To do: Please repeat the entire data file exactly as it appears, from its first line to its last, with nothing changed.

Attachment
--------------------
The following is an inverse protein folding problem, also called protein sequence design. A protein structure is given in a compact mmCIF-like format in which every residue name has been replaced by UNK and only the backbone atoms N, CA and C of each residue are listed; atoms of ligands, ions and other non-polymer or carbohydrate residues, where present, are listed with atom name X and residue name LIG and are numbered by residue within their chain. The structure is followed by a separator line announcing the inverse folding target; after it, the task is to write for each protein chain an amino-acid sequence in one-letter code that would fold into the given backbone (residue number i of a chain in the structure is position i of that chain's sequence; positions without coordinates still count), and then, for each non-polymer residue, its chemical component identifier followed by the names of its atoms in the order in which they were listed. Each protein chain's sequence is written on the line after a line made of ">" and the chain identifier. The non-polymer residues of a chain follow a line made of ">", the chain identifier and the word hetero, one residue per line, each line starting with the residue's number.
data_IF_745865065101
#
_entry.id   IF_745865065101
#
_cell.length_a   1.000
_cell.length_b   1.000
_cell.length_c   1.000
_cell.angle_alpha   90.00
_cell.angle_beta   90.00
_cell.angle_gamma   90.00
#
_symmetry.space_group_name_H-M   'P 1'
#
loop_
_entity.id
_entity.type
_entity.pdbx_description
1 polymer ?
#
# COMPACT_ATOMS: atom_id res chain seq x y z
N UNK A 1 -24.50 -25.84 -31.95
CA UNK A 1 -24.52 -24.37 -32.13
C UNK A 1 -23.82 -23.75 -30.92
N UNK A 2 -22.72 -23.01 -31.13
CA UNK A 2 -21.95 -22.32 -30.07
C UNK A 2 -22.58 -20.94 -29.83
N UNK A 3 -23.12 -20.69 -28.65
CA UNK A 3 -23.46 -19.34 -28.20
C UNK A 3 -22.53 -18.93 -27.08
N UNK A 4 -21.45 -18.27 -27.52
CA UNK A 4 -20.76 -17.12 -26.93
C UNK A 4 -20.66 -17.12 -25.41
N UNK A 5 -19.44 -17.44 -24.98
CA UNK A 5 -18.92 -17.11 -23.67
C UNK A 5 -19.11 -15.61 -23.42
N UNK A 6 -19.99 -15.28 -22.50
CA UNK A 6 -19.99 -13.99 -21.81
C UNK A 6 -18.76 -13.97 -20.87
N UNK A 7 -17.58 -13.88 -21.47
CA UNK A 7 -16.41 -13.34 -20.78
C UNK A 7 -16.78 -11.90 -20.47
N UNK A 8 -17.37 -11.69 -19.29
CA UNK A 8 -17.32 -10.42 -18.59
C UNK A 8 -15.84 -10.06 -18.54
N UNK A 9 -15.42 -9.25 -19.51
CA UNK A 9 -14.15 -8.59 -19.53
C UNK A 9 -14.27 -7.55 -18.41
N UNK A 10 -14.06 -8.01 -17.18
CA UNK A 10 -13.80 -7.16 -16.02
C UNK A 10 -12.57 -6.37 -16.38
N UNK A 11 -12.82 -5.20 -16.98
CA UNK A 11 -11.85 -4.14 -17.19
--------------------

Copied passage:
The following is an inverse protein folding problem, also called protein sequence design. A protein structure is given in a compact mmCIF-like format in which every residue name has been replaced by UNK and only the backbone atoms N, CA and C of each residue are listed; atoms of ligands, ions and other non-polymer or carbohydrate residues, where present, are listed with atom name X and residue name LIG and are numbered by residue within their chain. The structure is followed by a separator line announcing the inverse folding target; after it, the task is to write for each protein chain an amino-acid sequence in one-letter code that would fold into the given backbone (residue number i of a chain in the structure is position i of that chain's sequence; positions without coordinates still count), and then, for each non-polymer residue, its chemical component identifier followed by the names of its atoms in the order in which they were listed. Each protein chain's sequence is written on the line after a line made of ">" and the chain identifier. The non-polymer residues of a chain follow a line made of ">", the chain identifier and the word hetero, one residue per line, each line starting with the residue's number.
data_IF_745865065101
#
_entry.id   IF_745865065101
#
_cell.length_a   1.000
_cell.length_b   1.000
_cell.length_c   1.000
_cell.angle_alpha   90.00
_cell.angle_beta   90.00
_cell.angle_gamma   90.00
#
_symmetry.space_group_name_H-M   'P 1'
#
loop_
_entity.id
_entity.type
_entity.pdbx_description
1 polymer ?
#
# COMPACT_ATOMS: atom_id res chain seq x y z
N UNK A 1 -24.50 -25.84 -31.95
CA UNK A 1 -24.52 -24.37 -32.13
C UNK A 1 -23.82 -23.75 -30.92
N UNK A 2 -22.72 -23.01 -31.13
CA UNK A 2 -21.95 -22.32 -30.07
C UNK A 2 -22.58 -20.94 -29.83
N UNK A 3 -23.12 -20.69 -28.65
CA UNK A 3 -23.46 -19.34 -28.20
C UNK A 3 -22.53 -18.93 -27.08
N UNK A 4 -21.45 -18.27 -27.52
CA UNK A 4 -20.76 -17.12 -26.93
C UNK A 4 -20.66 -17.12 -25.41
N UNK A 5 -19.44 -17.44 -24.98
CA UNK A 5 -18.92 -17.11 -23.67
C UNK A 5 -19.11 -15.61 -23.42
N UNK A 6 -19.99 -15.28 -22.50
CA UNK A 6 -19.99 -13.99 -21.81
C UNK A 6 -18.76 -13.97 -20.87
N UNK A 7 -17.58 -13.88 -21.47
CA UNK A 7 -16.41 -13.34 -20.78
C UNK A 7 -16.78 -11.90 -20.47
N UNK A 8 -17.37 -11.69 -19.29
CA UNK A 8 -17.32 -10.42 -18.59
C UNK A 8 -15.84 -10.06 -18.54
N UNK A 9 -15.42 -9.25 -19.51
CA UNK A 9 -14.15 -8.59 -19.53
C UNK A 9 -14.27 -7.55 -18.41
N UNK A 10 -14.06 -8.01 -17.18
CA UNK A 10 -13.80 -7.16 -16.02
C UNK A 10 -12.57 -6.37 -16.38
N UNK A 11 -12.82 -5.20 -16.98
CA UNK A 11 -11.85 -4.14 -17.19